"With humanity on pause, you can sense everywhere nature's resurgence - and it's all across the globe. It's as though the entire planet is heaving a great sigh of relief. Clear skies, and quiet; Robins can hear worms underground again. But even on the social plane, there's a sense in which people are rediscovering the pleasures of strolling, of encountering one another - even at the required distance - without car-bubbles and speed sealing them off. Have you noticed the passeggiata that has been taking place in Princeton's streets lately, in the early evening?"

"Passeggiata"--I had to look it up. In other words, Princeton's streets, largely freed of cars in the evening, are becoming the shared public space they always had the potential to be. Most front yards are meant to be experienced with "car-bubbles and speed," that is, rapidly if at all. Nothing much more than turf and some static shrubs.

A few yards, though, reward slower passage. A recent leisurely bike ride up Ewing Street was rewarded with these scenes from people's front yards: a cautious congregation of old chairs social distancing,

a wooden pony trying out its new legs,

its head fashioned from a serendipitously shaped piece of red cedar with ears, a mane, and a mouth.

A repurposed birdbath provide fairies with a spot to shelter in place. The ladder is a practical touch. How else would the fairies be able to take part in Princeton's passaggiata every evening?

That's a Wishing (the earth) Well on the right--a circle of fencing with an inner column for composting food scraps, surrounded by a leaf corral. It's designed to hold and separately compost lots of leaves and food scraps. No odor, and no work other than retrieving the compost every autumn before new leaves fall.

All of these front yard examples involve reuse--making something positive out of what would otherwise be viewed as a negative. Like finding some pleasure in an evening stroll amidst the tragedy of a pandemic. Posting about this on facebook, it occurred that the slow food concept could be extended to "slow yards" that are best experienced at a slower pace.

Tuesday, May 05, 2020

Renewable Energy for Princeton -- Real Electrons and Abstract RECs

After researching the Princeton Community Renewable Energy (PCRE) program that takes effect on May 6, I can say with some assurance what it will not do.
  • It will not affect PSEG's profitability, since PSEG does not generate electricity. Instead, it makes money from providing the wires and other infrastructure needed to deliver electricity supplied by someone else. Each customer is free to choose a supplier. In this case, Princeton is choosing our supplier for us, unless we opt out.
  • It will not change the source of the electricity that comes into our houses. The electrons that power your appliances and light bulbs are largely produced from fossil fuel and nuclear plants, and will continue to be. If any of the electrons you're using are renewable, it's probably because one of your neighbors has solar panels that are feeding solar energy electrons into the grid.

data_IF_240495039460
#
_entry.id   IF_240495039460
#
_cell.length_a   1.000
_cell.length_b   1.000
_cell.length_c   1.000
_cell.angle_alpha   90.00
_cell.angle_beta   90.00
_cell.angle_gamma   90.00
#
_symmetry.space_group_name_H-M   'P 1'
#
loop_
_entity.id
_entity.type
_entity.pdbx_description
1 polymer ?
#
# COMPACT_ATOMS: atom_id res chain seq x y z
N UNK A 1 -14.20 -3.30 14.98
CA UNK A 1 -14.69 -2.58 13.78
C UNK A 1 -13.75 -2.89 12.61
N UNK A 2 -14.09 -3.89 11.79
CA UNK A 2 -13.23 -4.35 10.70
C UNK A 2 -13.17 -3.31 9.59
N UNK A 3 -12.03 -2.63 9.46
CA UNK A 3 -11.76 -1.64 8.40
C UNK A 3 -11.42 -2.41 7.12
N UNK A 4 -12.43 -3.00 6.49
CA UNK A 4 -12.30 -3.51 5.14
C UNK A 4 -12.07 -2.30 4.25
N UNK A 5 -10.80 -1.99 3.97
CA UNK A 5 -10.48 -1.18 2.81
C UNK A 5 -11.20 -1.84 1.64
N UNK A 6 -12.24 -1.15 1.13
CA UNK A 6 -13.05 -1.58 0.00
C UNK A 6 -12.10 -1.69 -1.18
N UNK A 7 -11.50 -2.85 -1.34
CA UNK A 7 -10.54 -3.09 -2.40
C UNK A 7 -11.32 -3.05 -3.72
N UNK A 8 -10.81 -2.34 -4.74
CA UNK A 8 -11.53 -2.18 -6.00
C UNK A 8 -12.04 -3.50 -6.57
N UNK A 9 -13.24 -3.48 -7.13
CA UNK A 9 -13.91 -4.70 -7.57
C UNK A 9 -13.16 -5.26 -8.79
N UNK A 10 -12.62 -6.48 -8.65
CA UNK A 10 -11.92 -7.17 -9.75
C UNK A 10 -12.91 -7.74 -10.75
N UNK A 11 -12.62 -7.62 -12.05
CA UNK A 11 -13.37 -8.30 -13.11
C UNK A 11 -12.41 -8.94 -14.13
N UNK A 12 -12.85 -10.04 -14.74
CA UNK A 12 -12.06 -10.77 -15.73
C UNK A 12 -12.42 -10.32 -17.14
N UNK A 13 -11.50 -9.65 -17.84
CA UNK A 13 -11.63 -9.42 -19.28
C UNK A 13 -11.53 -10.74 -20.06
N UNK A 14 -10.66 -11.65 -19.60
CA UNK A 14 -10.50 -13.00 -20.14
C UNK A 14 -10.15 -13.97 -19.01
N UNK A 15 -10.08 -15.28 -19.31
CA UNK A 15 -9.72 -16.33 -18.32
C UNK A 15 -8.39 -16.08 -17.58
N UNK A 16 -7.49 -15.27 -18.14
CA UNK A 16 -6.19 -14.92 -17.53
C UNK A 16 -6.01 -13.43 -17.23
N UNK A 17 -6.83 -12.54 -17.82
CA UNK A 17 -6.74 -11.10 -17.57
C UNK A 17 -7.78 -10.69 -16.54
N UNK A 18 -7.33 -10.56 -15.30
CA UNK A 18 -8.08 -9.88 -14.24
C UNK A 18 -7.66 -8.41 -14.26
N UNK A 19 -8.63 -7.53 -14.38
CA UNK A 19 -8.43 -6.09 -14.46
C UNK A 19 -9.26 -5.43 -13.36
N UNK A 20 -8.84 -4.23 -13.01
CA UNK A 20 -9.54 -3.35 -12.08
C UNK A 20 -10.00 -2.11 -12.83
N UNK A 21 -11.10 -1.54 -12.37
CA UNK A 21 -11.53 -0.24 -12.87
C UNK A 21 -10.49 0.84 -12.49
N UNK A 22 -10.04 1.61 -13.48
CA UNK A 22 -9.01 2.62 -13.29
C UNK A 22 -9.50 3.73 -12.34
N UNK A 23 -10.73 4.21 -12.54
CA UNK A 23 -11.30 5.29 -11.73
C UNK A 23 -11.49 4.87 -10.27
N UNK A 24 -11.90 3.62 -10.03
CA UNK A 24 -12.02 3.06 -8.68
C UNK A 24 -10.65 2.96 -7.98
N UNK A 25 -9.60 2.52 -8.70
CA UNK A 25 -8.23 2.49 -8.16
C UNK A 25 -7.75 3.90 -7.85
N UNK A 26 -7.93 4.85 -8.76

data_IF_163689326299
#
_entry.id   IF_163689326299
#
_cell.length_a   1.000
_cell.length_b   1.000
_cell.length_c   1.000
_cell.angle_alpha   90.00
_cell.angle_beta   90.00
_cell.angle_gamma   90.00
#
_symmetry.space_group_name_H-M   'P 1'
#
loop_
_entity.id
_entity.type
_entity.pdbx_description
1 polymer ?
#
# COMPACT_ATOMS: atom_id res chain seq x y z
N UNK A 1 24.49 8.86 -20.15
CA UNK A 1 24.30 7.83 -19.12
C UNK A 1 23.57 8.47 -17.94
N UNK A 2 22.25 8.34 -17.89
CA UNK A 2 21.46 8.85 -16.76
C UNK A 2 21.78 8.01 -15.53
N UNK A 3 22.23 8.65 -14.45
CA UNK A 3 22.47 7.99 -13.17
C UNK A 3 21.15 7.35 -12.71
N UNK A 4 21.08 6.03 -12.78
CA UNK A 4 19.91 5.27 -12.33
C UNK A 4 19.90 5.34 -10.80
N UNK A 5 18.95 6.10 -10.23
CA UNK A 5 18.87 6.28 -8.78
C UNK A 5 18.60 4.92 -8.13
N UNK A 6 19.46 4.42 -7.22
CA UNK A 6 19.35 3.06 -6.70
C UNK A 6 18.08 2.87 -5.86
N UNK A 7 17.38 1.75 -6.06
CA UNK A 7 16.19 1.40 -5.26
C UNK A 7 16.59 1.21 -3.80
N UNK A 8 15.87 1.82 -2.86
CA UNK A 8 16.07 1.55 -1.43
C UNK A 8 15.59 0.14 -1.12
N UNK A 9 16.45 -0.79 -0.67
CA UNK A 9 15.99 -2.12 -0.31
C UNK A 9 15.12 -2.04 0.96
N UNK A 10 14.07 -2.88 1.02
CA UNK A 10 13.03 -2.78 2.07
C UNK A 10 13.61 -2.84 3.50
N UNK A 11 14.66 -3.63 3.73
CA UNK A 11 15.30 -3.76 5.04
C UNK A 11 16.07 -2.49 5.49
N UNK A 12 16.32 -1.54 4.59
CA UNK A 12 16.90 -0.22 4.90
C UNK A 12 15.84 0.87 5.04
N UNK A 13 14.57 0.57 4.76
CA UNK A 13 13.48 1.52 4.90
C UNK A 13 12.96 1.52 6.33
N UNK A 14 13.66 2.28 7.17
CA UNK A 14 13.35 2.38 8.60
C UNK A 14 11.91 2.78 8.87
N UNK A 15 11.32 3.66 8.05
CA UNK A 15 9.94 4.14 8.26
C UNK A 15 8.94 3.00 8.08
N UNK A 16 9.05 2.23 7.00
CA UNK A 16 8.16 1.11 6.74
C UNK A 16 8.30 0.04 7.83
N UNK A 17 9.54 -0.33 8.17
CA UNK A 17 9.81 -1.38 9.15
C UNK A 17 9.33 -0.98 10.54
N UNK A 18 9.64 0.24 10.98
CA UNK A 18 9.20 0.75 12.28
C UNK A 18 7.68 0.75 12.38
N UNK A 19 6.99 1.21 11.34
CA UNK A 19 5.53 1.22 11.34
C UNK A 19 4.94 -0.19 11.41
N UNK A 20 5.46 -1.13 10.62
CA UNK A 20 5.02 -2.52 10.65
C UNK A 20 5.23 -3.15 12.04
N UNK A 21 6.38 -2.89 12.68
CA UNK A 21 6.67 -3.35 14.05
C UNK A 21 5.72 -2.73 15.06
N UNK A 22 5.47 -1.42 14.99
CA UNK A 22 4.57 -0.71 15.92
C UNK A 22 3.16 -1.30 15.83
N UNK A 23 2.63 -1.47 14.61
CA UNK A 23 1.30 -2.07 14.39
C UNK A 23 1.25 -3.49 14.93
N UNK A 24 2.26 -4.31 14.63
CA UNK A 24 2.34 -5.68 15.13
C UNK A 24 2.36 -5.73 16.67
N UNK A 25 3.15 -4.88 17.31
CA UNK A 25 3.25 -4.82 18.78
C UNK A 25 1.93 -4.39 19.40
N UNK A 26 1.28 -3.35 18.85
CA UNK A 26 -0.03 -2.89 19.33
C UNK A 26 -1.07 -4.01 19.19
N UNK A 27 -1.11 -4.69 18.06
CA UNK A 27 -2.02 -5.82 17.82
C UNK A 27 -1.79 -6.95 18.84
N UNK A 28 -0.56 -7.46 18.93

What Princeton's PCRE energy program will do is require the chosen energy supplier to buy Renewable Energy Credits (RECs) for 50% of the electricity participating customers buy. Understanding what that actually means is not easy. The concept is abstract, and its benefits vary. RECs are defined by Sustainable Princeton as "the industry-standard means to assign a financial value to the environmental benefits of clean energy production." Requiring the supplier to buy them will "support the development of renewable energy generation," and "accelerate the installation of renewable energy infrastructure faster than would otherwise happen."

Princeton has hired a consultant to answer people's questions about the program. When I sent a question to the help desk (, I was told that "purchase of RECs does not change the amount of renewable energy being produced in real-time." Rather, the program will "create the incentive for more renewable energy to be built in the future." (fuller quote further down)

In other words, Princeton is not buying renewable energy. Instead, it is encouraging the building of renewable energy in our region and elsewhere in the country. A government article entitled "The Role of Renewable Energy Certificates in Developing New Renewable Energy Projects" states that "the importance of RECs in building new projects varies."

When I tried to give input on Princeton's sustainability plan, I approached the problem of renewable energy from a physical perspective. Renewable energy falls on Princeton in the form of sunlight. We can capture that energy with solar panels, trees, and by capturing solar energy through our windows in the winter. To physically reduce our town’s greenhouse gas emissions by 80% by 2050, we need to utilize that solar energy. The approach instead seems to focus on encouraging others to produce the energy elsewhere, through RECs. Though this is laudable, it's not the same as actually reducing our own greenhouse gas emissions.